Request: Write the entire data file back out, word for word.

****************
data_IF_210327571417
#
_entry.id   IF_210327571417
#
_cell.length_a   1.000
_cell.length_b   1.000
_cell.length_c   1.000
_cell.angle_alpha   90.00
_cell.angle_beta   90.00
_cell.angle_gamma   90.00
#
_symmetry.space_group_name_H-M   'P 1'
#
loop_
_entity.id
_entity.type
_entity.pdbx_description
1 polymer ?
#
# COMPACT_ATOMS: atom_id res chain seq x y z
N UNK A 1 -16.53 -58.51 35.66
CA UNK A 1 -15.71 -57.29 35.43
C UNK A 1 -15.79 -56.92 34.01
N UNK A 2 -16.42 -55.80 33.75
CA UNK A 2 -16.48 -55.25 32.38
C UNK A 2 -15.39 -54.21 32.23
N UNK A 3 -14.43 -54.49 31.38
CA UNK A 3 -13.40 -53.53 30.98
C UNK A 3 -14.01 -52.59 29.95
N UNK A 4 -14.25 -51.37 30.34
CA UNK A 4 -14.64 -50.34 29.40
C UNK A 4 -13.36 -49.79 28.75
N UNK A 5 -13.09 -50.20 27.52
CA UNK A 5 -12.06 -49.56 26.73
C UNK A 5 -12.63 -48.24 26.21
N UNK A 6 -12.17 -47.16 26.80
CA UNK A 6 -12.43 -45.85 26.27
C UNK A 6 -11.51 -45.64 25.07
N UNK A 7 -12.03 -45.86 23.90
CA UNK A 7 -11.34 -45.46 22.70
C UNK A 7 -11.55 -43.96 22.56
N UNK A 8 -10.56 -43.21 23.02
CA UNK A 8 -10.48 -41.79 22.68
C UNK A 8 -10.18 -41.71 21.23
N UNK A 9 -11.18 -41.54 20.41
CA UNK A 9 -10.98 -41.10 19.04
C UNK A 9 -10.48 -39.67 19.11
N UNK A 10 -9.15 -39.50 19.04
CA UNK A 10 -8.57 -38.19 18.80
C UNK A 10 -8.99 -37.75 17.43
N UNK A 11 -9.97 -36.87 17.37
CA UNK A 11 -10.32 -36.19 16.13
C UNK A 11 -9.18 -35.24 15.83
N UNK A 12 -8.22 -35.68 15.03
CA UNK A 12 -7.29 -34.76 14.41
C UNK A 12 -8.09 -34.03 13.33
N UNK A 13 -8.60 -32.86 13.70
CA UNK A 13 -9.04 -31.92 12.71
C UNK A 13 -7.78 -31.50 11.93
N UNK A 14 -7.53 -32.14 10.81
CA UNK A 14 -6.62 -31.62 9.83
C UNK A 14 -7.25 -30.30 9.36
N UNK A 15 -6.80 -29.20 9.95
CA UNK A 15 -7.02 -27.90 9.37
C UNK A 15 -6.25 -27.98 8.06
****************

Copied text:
data_IF_210327571417
#
_entry.id   IF_210327571417
#
_cell.length_a   1.000
_cell.length_b   1.000
_cell.length_c   1.000
_cell.angle_alpha   90.00
_cell.angle_beta   90.00
_cell.angle_gamma   90.00
#
_symmetry.space_group_name_H-M   'P 1'
#
loop_
_entity.id
_entity.type
_entity.pdbx_description
1 polymer ?
#
# COMPACT_ATOMS: atom_id res chain seq x y z
N UNK A 1 -16.53 -58.51 35.66
CA UNK A 1 -15.71 -57.29 35.43
C UNK A 1 -15.79 -56.92 34.01
N UNK A 2 -16.42 -55.80 33.75
CA UNK A 2 -16.48 -55.25 32.38
C UNK A 2 -15.39 -54.21 32.23
N UNK A 3 -14.43 -54.49 31.38
CA UNK A 3 -13.40 -53.53 30.98
C UNK A 3 -14.01 -52.59 29.95
N UNK A 4 -14.25 -51.37 30.34
CA UNK A 4 -14.64 -50.34 29.40
C UNK A 4 -13.36 -49.79 28.75
N UNK A 5 -13.09 -50.20 27.52
CA UNK A 5 -12.06 -49.56 26.73
C UNK A 5 -12.63 -48.24 26.21
N UNK A 6 -12.17 -47.16 26.80
CA UNK A 6 -12.43 -45.85 26.27
C UNK A 6 -11.51 -45.64 25.07
N UNK A 7 -12.03 -45.86 23.90
CA UNK A 7 -11.34 -45.46 22.70
C UNK A 7 -11.55 -43.96 22.56
N UNK A 8 -10.56 -43.21 23.02
CA UNK A 8 -10.48 -41.79 22.68
C UNK A 8 -10.18 -41.71 21.23
N UNK A 9 -11.18 -41.54 20.41
CA UNK A 9 -10.98 -41.10 19.04
C UNK A 9 -10.48 -39.67 19.11
N UNK A 10 -9.15 -39.50 19.04
CA UNK A 10 -8.57 -38.19 18.80
C UNK A 10 -8.99 -37.75 17.43
N UNK A 11 -9.97 -36.87 17.37
CA UNK A 11 -10.32 -36.19 16.13
C UNK A 11 -9.18 -35.24 15.83
N UNK A 12 -8.22 -35.68 15.03
CA UNK A 12 -7.29 -34.76 14.41
C UNK A 12 -8.09 -34.03 13.33
N UNK A 13 -8.60 -32.86 13.70
CA UNK A 13 -9.04 -31.92 12.71
C UNK A 13 -7.78 -31.50 11.93
N UNK A 14 -7.53 -32.14 10.81
CA UNK A 14 -6.62 -31.62 9.83
C UNK A 14 -7.25 -30.30 9.36
N UNK A 15 -6.80 -29.20 9.95
CA UNK A 15 -7.02 -27.90 9.37
C UNK A 15 -6.25 -27.98 8.06